The Aftermath, Part 6
Five days after discharge, I was crammed into a car (my leg would not bend to allow me to sit up). We made it to the surgical center where, because of an emergency surgery being performed, I had to wait about three hours as my anxiety continued to build. This was my fifth surgery on my leg, and I assumed it would be the last. That was some comfort.
They removed the antibiotic beads, cut away the scar tissue that had formed, and in general cleaned the wound out. They did suture the incision shut, so no more packing of the wound would be needed.
In the recovery room, they were generous with pain meds. After a couple hours in the recovery room, they stuffed me back in the car, still unable to sit, to endure a very long, painful ride home.
Next, came the agony of crawling up the front steps of my house with a fresh incision. I left the center on the same ineffective meds I had been on all along despite the fact that I had just had surgery. They did place me on oral antibiotics for six months.
The next few weeks were filled with appointment after appointment. Of course they were not at the same place or the same time which meant numerous trips to see the surgeon, the infectious disease doctor, the lab for tests and radiology for x-rays.
In between, I was trying to figure out how to meet my financial needs and maintain a house to live in.
I developed a routine of spending Mondays calling everyone I could think of for financial help. I would sit with the phone book making calls all the while receiving a mailbox full of nasty collection letters. No one could help. Each organization had their own reasons I didn’t qualify. I was too young, too old, had no minor children in my home, owned my house, didn’t work, did have a small amount of income from my retirement fund, lived in the wrong city, county, etc, and etc. Most of the rest of the week I spent in tears of anguish over what to do, as well as being in pain and agony.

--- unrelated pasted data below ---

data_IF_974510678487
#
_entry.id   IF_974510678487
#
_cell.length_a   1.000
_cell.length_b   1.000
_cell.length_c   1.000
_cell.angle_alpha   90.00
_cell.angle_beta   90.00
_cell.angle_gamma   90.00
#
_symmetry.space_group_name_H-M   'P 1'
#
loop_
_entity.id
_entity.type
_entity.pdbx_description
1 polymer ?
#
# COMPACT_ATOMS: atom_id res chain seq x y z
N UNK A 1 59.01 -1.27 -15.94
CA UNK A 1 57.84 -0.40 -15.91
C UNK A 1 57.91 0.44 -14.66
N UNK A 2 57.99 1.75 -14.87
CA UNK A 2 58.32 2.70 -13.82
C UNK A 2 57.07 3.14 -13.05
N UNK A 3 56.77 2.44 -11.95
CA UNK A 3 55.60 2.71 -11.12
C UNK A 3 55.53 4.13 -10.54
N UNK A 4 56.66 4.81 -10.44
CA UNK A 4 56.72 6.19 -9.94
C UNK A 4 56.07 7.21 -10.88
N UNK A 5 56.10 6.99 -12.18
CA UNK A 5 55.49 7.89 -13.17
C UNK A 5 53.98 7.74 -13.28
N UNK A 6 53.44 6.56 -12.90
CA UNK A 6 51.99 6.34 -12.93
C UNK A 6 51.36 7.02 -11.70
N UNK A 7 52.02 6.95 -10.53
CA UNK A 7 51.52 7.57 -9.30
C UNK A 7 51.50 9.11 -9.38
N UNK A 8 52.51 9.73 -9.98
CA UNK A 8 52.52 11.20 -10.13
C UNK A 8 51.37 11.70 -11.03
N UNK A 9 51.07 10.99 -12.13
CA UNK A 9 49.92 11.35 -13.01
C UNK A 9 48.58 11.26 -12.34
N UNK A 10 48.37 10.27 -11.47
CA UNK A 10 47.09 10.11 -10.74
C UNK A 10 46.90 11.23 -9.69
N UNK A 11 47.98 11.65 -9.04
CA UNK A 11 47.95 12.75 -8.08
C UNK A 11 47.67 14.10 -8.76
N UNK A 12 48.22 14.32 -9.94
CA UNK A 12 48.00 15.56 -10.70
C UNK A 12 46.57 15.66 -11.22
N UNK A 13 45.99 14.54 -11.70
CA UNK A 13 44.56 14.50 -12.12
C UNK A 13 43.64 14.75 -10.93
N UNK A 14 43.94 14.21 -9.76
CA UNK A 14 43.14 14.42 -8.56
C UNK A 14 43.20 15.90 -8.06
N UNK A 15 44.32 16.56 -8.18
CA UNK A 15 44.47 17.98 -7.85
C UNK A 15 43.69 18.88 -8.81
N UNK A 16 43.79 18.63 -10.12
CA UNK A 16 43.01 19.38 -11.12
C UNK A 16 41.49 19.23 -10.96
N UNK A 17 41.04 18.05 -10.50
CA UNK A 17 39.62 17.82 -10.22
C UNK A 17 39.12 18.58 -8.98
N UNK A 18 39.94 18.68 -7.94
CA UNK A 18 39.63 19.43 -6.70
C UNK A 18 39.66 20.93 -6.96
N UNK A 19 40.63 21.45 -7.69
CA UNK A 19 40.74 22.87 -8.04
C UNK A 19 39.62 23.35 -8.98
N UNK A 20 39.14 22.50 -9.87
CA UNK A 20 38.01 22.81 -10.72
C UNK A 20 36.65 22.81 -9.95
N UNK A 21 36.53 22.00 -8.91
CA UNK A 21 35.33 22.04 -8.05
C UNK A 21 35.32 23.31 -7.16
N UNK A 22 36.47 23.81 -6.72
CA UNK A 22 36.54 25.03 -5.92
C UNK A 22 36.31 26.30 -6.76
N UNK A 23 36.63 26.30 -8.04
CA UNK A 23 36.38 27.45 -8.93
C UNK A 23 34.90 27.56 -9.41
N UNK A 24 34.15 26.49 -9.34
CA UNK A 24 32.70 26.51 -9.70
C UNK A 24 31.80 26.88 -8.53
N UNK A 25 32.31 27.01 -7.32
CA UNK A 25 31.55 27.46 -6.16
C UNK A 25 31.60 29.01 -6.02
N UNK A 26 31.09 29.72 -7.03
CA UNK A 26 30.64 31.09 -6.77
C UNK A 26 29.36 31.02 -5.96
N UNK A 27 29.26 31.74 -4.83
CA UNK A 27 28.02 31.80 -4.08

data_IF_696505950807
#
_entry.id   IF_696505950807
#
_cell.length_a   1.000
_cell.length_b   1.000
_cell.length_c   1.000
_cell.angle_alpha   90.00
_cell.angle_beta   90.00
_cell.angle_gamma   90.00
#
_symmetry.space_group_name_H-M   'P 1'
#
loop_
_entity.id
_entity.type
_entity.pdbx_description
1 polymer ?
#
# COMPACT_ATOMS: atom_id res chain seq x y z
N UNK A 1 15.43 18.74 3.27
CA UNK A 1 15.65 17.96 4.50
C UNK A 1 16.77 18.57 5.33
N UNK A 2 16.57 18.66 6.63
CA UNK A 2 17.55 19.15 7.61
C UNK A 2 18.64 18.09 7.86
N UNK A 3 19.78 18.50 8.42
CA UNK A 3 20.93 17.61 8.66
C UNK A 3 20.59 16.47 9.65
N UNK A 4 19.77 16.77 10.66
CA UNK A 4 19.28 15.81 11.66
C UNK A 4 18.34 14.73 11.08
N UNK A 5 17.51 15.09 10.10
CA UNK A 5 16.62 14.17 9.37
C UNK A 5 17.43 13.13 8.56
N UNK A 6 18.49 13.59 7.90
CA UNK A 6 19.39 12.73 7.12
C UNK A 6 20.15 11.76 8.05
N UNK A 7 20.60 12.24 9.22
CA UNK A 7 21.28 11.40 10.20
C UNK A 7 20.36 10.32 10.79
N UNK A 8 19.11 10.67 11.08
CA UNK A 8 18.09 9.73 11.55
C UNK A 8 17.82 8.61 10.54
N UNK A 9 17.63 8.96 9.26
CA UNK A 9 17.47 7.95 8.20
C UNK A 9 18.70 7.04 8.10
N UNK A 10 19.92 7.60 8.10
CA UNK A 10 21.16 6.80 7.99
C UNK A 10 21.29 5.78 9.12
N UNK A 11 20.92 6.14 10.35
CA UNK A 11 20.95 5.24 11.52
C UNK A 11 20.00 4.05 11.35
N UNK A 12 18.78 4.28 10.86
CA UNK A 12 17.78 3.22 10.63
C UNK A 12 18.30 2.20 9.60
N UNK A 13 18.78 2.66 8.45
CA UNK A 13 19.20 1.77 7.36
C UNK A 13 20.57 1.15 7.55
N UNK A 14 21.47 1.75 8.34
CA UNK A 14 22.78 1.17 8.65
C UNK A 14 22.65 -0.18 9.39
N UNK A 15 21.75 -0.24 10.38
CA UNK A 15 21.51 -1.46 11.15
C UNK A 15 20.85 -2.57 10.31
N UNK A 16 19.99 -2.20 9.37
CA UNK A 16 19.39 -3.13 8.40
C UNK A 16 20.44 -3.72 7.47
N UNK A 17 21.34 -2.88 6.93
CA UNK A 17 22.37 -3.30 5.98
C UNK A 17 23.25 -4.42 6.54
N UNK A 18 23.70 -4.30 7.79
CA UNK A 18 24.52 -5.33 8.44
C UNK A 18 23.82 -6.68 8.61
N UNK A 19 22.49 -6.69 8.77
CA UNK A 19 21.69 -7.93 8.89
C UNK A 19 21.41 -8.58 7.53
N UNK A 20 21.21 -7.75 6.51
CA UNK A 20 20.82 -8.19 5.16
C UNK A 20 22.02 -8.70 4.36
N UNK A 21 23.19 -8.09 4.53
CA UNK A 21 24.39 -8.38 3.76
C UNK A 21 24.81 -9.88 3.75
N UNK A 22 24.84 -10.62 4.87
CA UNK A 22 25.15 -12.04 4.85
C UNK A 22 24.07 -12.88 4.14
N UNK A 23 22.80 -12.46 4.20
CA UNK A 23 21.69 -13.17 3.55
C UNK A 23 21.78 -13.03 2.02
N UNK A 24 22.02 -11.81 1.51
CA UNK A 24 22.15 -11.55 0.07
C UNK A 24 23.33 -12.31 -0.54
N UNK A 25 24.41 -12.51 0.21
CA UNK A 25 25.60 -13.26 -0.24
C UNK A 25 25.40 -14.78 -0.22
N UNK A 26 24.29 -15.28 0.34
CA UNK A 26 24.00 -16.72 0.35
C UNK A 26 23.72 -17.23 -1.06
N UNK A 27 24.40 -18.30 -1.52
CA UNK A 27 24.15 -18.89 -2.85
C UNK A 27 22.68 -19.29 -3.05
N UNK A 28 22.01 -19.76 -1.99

Once my IV therapy was over the nurse and bath aide left, I had no help at home. I learned to eat cold food from cans. My house was beginning to resemble that of the Adam’s family. Dust, dirt and cobwebs were everywhere.
It was a long summer. I was afraid to use the air conditioner as I had no way to pay for it. I was in fear of losing my house and becoming homeless. I also feared running out of food and starving.
Not once, did a neighbor stop by and ask if I could use some help. A friend of mine did come over once every week or two and do the meager shopping I could afford. Other than that, I was pretty much alone. Weeks went by when I didn’t see another person. My dog was my soul source of comfort most of the time.
I did have a monthly appointment with my surgeon, who didn’t seem to care about my pain. He ignored the fact that I cried every time I saw him and his routine recommendation, was to “stay the course.” The problem was that he had no idea what course I was on.
To be continued…